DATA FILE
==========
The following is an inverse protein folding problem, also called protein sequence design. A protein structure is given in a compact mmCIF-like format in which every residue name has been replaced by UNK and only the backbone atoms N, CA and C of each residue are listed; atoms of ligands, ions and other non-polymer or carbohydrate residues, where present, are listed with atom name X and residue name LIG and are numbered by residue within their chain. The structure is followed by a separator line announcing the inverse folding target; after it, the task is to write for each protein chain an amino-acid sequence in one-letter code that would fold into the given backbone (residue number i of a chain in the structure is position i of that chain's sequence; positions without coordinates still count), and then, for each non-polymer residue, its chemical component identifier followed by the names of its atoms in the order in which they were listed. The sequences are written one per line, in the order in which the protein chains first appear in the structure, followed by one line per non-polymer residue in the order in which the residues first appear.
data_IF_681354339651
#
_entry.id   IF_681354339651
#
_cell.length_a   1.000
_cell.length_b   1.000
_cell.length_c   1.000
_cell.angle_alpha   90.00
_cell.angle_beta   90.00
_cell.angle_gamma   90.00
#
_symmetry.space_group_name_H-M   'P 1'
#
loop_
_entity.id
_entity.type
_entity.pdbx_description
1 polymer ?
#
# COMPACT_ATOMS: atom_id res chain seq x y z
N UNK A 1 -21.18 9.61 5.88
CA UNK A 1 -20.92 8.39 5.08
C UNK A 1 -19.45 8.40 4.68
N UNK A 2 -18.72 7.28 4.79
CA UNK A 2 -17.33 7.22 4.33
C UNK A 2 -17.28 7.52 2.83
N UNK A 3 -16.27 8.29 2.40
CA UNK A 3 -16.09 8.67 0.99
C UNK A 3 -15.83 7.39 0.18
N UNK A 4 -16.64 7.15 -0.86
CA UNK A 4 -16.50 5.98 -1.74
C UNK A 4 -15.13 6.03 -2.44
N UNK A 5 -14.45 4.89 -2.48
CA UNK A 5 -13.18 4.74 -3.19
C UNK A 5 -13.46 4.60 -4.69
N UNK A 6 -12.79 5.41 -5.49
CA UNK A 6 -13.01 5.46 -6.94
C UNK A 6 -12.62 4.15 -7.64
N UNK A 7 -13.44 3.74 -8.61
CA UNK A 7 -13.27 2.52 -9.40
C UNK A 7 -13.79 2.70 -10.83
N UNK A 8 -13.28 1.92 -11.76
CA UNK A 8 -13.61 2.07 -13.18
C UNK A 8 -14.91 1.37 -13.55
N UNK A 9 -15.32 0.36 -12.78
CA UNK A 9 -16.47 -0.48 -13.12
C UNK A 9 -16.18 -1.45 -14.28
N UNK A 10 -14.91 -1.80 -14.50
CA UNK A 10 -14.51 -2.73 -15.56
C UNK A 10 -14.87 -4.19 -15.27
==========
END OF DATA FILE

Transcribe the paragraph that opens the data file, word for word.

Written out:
The following is an inverse protein folding problem, also called protein sequence design. A protein structure is given in a compact mmCIF-like format in which every residue name has been replaced by UNK and only the backbone atoms N, CA and C of each residue are listed; atoms of ligands, ions and other non-polymer or carbohydrate residues, where present, are listed with atom name X and residue name LIG and are numbered by residue within their chain. The structure is followed by a separator line announcing the inverse folding target; after it, the task is to write for each protein chain an amino-acid sequence in one-letter code that would fold into the given backbone (residue number i of a chain in the structure is position i of that chain's sequence; positions without coordinates still count), and then, for each non-polymer residue, its chemical component identifier followed by the names of its atoms in the order in which they were listed. The sequences are written one per line, in the order in which the protein chains first appear in the structure, followed by one line per non-polymer residue in the order in which the residues first appear.